Zarathushtra - The Revolutionary Iranian Prophet and First Philosopher in History


There was a time when the philosophy of oneness, one entity and one universal power emerged out of the polytheistic teachings. The Persian words goftare nik, pendare nik, kerdare nik meaning good words, good thoughts, good deeds became the main keystones of the religion called Zoroastrianism. It is known as history's oldest monotheistic religion and was founded by a man who became a prophet and who also was the first philosopher in history. His name was Zarathushtra. These ideas were sprung out of the place where Zarathushtra lived which is considered to be in modern day northeastern Iran and which in ancient times were one of the main geographical sites where the Aryan civilization thrived.

Birth and Early life

It all began with a man named Pourushaspa met a young woman named Dughdova. The two married and she became a part of the family of Pourushaspa named Spitama . The two of them had two children together until a few years later, when relatives and friends received the news that Dughdova was pregnant to a third child. The legend says that while she was pregnant, she started to have apocalyptic nightmares. When she was in the fifth month of pregnancy, she dreamt that the world was destroyed and as she became deeply frightened, an angel suddenly revealed itself in the dream and told her that she was carrying a very special boy who would change the world and prevent evil from becoming victorious. Time passed by and the day of giving birth arrived. When the boy was born, family and relatives immediately noticed that this infant differed from other infants. The boy did not cry, but instead giggled and had a smile on his face. Pourushaspa and Dughdova named their newborn son Zarathushtra, meaning golden light.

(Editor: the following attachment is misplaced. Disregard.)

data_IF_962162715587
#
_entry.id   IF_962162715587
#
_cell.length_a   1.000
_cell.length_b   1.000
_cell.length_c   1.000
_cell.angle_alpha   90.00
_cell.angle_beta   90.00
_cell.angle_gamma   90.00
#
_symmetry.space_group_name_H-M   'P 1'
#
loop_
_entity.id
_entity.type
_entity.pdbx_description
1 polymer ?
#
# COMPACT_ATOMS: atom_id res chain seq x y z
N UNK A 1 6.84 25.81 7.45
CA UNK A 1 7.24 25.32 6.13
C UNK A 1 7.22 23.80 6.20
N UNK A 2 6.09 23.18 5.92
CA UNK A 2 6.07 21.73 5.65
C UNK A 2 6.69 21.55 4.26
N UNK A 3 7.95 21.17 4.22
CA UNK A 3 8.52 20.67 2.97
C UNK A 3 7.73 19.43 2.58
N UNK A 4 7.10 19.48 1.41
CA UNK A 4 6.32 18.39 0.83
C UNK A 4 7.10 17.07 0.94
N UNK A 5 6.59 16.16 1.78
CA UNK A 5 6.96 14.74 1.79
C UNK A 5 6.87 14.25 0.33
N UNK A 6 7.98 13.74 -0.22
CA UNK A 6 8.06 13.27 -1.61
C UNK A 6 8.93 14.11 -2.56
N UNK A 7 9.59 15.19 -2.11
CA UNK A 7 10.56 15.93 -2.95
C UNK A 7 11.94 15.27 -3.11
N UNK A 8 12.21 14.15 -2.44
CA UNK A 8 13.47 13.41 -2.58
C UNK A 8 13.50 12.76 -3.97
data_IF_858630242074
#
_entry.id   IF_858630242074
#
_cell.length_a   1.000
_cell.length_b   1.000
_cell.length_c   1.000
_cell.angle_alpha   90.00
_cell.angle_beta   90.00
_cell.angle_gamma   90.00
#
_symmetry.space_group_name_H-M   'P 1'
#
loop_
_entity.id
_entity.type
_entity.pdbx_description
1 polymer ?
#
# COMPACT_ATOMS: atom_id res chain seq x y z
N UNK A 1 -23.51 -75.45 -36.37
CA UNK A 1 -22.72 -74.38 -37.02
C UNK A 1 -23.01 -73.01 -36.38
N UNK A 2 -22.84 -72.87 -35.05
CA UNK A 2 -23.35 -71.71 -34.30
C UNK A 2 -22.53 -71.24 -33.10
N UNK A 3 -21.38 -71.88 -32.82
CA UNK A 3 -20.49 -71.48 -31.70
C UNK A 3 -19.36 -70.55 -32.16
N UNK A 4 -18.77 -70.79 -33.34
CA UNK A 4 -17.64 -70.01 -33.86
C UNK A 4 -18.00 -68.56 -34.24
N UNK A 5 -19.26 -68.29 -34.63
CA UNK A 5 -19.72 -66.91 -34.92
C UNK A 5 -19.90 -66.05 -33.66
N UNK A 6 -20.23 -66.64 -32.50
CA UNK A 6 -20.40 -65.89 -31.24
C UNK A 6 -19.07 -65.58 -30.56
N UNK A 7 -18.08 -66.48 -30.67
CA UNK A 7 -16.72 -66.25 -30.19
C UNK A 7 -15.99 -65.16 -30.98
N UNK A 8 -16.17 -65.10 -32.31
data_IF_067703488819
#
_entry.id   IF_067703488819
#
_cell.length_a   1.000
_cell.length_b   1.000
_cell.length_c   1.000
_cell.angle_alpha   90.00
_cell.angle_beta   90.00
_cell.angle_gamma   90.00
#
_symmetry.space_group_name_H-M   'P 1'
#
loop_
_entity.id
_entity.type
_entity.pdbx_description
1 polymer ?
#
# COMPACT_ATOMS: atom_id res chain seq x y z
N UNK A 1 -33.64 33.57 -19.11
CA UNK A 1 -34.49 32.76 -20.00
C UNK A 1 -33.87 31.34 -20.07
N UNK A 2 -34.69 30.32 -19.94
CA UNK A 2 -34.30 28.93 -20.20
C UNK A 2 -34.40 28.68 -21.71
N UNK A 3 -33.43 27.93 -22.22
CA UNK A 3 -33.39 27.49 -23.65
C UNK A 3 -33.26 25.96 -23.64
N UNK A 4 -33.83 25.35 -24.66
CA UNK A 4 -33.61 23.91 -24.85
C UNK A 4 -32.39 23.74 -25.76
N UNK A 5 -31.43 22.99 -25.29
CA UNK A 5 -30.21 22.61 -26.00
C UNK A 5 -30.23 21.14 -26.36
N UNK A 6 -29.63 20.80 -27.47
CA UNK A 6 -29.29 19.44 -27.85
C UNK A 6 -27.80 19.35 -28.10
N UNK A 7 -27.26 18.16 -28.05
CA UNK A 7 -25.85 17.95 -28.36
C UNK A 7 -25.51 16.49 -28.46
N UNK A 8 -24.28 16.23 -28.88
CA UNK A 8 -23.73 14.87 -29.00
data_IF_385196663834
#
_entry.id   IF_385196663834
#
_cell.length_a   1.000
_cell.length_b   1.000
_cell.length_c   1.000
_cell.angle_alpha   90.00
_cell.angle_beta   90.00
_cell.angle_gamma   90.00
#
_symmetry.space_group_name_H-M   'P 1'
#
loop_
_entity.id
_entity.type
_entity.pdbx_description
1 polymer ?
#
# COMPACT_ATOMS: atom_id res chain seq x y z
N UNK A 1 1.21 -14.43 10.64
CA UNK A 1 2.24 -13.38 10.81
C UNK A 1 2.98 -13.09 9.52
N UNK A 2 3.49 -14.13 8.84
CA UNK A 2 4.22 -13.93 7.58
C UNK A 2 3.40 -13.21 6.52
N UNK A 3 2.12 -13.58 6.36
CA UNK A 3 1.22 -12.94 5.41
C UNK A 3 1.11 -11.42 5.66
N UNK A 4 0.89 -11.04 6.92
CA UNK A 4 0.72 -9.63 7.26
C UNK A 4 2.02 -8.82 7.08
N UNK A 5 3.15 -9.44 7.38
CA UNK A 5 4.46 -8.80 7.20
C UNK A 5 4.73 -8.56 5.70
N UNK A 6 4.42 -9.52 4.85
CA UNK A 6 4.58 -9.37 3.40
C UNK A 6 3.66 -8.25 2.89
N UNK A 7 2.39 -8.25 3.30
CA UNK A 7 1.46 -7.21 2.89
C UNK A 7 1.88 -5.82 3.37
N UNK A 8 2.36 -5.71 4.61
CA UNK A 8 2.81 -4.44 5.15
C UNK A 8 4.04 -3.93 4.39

While there formerly has been disagreements among historians regarding the birth date of Zarathushtra, the latest archeological and historical evidence all point to the fact that he was born between 1800 - 1700 BC. This information converges with the traditional date which states that the Zoroastrian calendar starts with the birth of Zarathushtra on 26 March 1738 BC. This date is still celebrated among modern Zoroastrians and coincides with the Persian new year celebration called Nowruz which takes place on 21 March.

As a child, Zarathushtra developed a profound curiosity for everything in nature and he often questioned life. He was an intelligent child who was very observant and wanted to have clear cut answers to every question that came to his mind. With his ability to see through the surface of things and penetrate to the depth of their cause and meaning, he often confronted local priests and teachers about the meaning of their polytheistic teachings. However, either the priests and teachers barely managed to answer his questions or Zarathushtra himself was not satisfied with the answers he received. At the age of nine, his friends arranged a meeting for him with the head priest of his town to discuss the questions he wanted to have answered. Zarathushtra and the head priest discussed for several hours but ultimately, neither side could convince the other. Many of the questions that Zarathushtra asked had however deeply affected the priest. The fact that the priest could not answer the child's questions shocked him and made him feel miserable. The legend says that while the priest was on his way home after the meeting, troubled by the situation, he suffered a heart attack and died right on the spot.

When Zarathushtra turned 20 years old, he decided to leave his birthplace and travel to distant places in search of the Truth. He spent years philosophizing in the wilderness of the various places he visited. During his travels he also met and married a woman named Hvovi, with whom he had six children.